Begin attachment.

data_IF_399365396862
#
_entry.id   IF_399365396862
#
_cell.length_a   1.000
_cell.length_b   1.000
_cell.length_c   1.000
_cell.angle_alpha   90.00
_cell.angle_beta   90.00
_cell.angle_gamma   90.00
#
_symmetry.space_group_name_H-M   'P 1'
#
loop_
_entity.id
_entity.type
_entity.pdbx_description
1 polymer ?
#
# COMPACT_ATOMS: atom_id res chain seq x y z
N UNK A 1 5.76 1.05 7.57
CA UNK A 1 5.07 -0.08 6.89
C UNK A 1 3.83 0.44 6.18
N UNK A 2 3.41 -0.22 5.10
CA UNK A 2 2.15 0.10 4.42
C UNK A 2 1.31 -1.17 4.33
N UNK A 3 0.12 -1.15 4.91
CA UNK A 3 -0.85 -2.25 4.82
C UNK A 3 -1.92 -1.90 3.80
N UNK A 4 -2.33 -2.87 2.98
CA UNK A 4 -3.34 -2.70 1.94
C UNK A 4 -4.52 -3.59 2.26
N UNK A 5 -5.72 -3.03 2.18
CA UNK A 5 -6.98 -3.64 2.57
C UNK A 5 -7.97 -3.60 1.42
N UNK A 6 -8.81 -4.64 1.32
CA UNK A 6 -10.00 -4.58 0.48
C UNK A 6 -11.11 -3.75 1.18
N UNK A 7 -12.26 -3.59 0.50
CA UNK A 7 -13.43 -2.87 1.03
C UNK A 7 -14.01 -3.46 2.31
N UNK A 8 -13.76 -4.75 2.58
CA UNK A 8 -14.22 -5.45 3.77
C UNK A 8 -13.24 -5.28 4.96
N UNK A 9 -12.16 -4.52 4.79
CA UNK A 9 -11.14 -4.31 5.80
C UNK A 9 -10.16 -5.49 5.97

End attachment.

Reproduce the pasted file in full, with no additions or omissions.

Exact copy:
data_IF_399365396862
#
_entry.id   IF_399365396862
#
_cell.length_a   1.000
_cell.length_b   1.000
_cell.length_c   1.000
_cell.angle_alpha   90.00
_cell.angle_beta   90.00
_cell.angle_gamma   90.00
#
_symmetry.space_group_name_H-M   'P 1'
#
loop_
_entity.id
_entity.type
_entity.pdbx_description
1 polymer ?
#
# COMPACT_ATOMS: atom_id res chain seq x y z
N UNK A 1 5.76 1.05 7.57
CA UNK A 1 5.07 -0.08 6.89
C UNK A 1 3.83 0.44 6.18
N UNK A 2 3.41 -0.22 5.10
CA UNK A 2 2.15 0.10 4.42
C UNK A 2 1.31 -1.17 4.33
N UNK A 3 0.12 -1.15 4.91
CA UNK A 3 -0.85 -2.25 4.82
C UNK A 3 -1.92 -1.90 3.80
N UNK A 4 -2.33 -2.87 2.98
CA UNK A 4 -3.34 -2.70 1.94
C UNK A 4 -4.52 -3.59 2.26
N UNK A 5 -5.72 -3.03 2.18
CA UNK A 5 -6.98 -3.64 2.57
C UNK A 5 -7.97 -3.60 1.42
N UNK A 6 -8.81 -4.64 1.32
CA UNK A 6 -10.00 -4.58 0.48
C UNK A 6 -11.11 -3.75 1.18
N UNK A 7 -12.26 -3.59 0.50
CA UNK A 7 -13.43 -2.87 1.03
C UNK A 7 -14.01 -3.46 2.31
N UNK A 8 -13.76 -4.75 2.58
CA UNK A 8 -14.22 -5.45 3.77
C UNK A 8 -13.24 -5.28 4.96
N UNK A 9 -12.16 -4.52 4.79
CA UNK A 9 -11.14 -4.31 5.80
C UNK A 9 -10.16 -5.49 5.97